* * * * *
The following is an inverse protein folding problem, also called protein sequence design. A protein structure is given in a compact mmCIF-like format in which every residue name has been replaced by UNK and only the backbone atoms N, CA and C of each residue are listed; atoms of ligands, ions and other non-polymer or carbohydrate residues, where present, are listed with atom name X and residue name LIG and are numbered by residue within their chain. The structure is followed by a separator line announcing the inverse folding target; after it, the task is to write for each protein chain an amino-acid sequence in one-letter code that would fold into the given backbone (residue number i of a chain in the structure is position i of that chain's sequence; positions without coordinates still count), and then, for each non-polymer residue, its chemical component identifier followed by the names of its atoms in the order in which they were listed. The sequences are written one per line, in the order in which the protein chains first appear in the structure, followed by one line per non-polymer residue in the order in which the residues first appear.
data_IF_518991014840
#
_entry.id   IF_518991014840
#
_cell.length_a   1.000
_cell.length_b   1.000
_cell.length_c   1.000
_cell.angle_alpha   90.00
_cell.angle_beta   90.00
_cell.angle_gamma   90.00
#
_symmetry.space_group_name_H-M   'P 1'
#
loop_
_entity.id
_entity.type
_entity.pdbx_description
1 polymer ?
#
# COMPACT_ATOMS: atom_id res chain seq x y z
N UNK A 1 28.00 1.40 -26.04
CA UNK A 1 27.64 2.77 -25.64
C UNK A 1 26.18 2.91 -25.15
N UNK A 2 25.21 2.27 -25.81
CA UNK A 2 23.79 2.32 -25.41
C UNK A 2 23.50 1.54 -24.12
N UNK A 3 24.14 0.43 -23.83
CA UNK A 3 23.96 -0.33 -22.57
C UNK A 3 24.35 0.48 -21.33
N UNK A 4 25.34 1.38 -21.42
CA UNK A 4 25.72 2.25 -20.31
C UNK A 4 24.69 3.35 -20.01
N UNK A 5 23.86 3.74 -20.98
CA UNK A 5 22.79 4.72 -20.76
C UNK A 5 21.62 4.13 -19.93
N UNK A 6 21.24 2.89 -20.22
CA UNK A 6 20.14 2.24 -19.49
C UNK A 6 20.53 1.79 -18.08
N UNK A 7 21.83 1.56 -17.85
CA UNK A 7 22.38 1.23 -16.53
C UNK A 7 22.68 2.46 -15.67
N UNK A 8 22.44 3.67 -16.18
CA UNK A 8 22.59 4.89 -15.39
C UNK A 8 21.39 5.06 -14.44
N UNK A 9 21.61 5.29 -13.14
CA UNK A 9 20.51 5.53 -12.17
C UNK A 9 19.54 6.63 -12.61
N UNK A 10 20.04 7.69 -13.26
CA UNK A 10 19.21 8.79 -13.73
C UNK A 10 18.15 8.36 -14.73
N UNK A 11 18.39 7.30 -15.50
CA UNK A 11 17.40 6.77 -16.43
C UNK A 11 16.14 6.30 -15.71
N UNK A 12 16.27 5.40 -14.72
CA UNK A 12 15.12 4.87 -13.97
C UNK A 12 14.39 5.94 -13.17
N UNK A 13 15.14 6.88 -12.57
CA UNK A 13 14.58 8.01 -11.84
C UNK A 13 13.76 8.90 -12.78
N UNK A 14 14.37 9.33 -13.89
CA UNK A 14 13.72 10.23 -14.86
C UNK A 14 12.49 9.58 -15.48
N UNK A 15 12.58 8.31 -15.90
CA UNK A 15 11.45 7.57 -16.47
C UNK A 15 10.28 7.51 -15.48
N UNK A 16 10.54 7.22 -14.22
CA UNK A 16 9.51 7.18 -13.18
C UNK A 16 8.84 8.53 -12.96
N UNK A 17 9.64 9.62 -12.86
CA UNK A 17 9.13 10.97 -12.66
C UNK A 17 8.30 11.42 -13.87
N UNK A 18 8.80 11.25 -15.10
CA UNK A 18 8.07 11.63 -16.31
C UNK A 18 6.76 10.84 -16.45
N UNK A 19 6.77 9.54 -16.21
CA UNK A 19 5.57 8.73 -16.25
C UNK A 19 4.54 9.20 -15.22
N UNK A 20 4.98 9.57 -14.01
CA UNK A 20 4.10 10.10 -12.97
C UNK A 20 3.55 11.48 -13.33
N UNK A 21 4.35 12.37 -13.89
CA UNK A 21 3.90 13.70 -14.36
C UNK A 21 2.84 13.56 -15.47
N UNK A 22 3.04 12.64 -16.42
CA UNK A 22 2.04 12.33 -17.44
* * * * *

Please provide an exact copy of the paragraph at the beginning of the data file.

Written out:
The following is an inverse protein folding problem, also called protein sequence design. A protein structure is given in a compact mmCIF-like format in which every residue name has been replaced by UNK and only the backbone atoms N, CA and C of each residue are listed; atoms of ligands, ions and other non-polymer or carbohydrate residues, where present, are listed with atom name X and residue name LIG and are numbered by residue within their chain. The structure is followed by a separator line announcing the inverse folding target; after it, the task is to write for each protein chain an amino-acid sequence in one-letter code that would fold into the given backbone (residue number i of a chain in the structure is position i of that chain's sequence; positions without coordinates still count), and then, for each non-polymer residue, its chemical component identifier followed by the names of its atoms in the order in which they were listed. The sequences are written one per line, in the order in which the protein chains first appear in the structure, followed by one line per non-polymer residue in the order in which the residues first appear.